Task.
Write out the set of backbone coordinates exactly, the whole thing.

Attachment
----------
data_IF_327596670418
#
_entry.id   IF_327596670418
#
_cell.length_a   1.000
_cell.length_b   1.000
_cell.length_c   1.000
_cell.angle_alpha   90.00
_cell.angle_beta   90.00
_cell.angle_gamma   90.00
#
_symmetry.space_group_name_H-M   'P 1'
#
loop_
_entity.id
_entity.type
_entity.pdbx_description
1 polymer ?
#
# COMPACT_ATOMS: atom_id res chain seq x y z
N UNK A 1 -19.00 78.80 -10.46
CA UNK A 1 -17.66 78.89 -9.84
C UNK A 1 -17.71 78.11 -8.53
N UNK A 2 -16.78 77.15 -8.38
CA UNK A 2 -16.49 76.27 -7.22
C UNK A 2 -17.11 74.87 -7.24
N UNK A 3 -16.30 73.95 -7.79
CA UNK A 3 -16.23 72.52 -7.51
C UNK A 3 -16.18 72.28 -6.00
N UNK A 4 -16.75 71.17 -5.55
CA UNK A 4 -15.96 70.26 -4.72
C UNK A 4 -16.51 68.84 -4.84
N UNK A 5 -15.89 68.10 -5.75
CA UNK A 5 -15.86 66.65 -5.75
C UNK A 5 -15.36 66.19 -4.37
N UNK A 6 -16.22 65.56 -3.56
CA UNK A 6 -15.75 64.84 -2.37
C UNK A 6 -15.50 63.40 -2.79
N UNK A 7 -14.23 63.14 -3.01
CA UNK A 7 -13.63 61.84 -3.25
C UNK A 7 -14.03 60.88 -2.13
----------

data_IF_327596670418
#
_entry.id   IF_327596670418
#
_cell.length_a   1.000
_cell.length_b   1.000
_cell.length_c   1.000
_cell.angle_alpha   90.00
_cell.angle_beta   90.00
_cell.angle_gamma   90.00
#
_symmetry.space_group_name_H-M   'P 1'
#
loop_
_entity.id
_entity.type
_entity.pdbx_description
1 polymer ?
#
# COMPACT_ATOMS: atom_id res chain seq x y z
N UNK A 1 -19.00 78.80 -10.46
CA UNK A 1 -17.66 78.89 -9.84
C UNK A 1 -17.71 78.11 -8.53
N UNK A 2 -16.78 77.15 -8.38
CA UNK A 2 -16.49 76.27 -7.22
C UNK A 2 -17.11 74.87 -7.24
N UNK A 3 -16.30 73.95 -7.79
CA UNK A 3 -16.23 72.52 -7.51
C UNK A 3 -16.18 72.28 -6.00
N UNK A 4 -16.75 71.17 -5.55
CA UNK A 4 -15.96 70.26 -4.72
C UNK A 4 -16.51 68.84 -4.84
N UNK A 5 -15.89 68.10 -5.75
CA UNK A 5 -15.86 66.65 -5.75
C UNK A 5 -15.36 66.19 -4.37
N UNK A 6 -16.22 65.56 -3.56
CA UNK A 6 -15.75 64.84 -2.37
C UNK A 6 -15.50 63.40 -2.79
N UNK A 7 -14.23 63.14 -3.01
CA UNK A 7 -13.63 61.84 -3.25
C UNK A 7 -14.03 60.88 -2.13